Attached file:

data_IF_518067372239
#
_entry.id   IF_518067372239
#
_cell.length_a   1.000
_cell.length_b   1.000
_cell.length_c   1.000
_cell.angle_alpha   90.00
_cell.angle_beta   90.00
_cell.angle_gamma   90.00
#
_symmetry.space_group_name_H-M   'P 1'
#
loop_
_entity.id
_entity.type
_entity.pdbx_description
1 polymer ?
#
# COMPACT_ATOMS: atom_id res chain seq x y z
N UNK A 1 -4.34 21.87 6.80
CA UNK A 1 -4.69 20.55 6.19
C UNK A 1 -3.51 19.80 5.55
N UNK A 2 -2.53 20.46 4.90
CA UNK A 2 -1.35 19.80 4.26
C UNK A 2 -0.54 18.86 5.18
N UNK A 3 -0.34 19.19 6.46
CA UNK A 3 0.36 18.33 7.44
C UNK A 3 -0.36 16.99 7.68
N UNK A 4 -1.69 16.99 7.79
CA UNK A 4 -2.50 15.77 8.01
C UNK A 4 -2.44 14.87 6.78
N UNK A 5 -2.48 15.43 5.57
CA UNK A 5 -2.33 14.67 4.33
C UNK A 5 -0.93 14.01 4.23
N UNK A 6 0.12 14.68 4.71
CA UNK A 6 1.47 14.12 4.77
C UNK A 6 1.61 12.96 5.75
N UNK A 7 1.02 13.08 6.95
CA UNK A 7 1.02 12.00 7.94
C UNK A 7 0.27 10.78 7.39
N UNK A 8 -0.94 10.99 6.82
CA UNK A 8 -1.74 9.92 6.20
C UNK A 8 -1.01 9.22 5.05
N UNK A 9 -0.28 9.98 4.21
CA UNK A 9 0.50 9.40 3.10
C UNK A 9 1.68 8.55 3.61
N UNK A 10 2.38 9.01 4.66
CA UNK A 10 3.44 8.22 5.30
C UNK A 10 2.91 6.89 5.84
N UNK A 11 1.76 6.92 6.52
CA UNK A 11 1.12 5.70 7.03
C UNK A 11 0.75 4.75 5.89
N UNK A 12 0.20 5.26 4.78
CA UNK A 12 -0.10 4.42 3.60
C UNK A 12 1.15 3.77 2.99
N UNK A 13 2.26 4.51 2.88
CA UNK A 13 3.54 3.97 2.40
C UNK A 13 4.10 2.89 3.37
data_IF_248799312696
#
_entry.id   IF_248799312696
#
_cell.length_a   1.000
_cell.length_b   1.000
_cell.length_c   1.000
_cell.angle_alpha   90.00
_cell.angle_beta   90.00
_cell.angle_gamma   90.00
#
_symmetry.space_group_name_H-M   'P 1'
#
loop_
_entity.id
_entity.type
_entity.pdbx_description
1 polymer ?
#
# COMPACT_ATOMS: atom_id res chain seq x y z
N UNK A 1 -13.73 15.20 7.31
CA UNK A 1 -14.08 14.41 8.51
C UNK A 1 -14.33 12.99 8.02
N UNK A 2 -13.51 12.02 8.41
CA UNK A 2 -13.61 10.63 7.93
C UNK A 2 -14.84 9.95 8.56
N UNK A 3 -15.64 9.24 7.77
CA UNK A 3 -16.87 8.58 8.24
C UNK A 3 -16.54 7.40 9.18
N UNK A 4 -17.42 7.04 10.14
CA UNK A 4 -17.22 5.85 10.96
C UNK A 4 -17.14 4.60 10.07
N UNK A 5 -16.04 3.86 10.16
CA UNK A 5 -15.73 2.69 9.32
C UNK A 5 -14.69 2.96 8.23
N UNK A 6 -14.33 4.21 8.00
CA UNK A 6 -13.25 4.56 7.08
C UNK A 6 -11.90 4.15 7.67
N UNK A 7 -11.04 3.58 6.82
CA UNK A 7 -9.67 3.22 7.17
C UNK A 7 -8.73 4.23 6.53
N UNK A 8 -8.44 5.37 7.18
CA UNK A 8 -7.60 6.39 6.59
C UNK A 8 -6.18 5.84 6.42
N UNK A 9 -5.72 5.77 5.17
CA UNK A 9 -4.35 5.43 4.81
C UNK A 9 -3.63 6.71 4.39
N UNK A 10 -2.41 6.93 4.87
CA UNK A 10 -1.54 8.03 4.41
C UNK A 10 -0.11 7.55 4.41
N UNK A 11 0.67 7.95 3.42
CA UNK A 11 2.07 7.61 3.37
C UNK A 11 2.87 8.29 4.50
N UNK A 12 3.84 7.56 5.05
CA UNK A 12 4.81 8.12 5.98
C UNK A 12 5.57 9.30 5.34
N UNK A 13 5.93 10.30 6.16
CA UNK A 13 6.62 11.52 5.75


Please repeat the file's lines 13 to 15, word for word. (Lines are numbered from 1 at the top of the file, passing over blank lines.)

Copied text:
#
loop_
_entity.id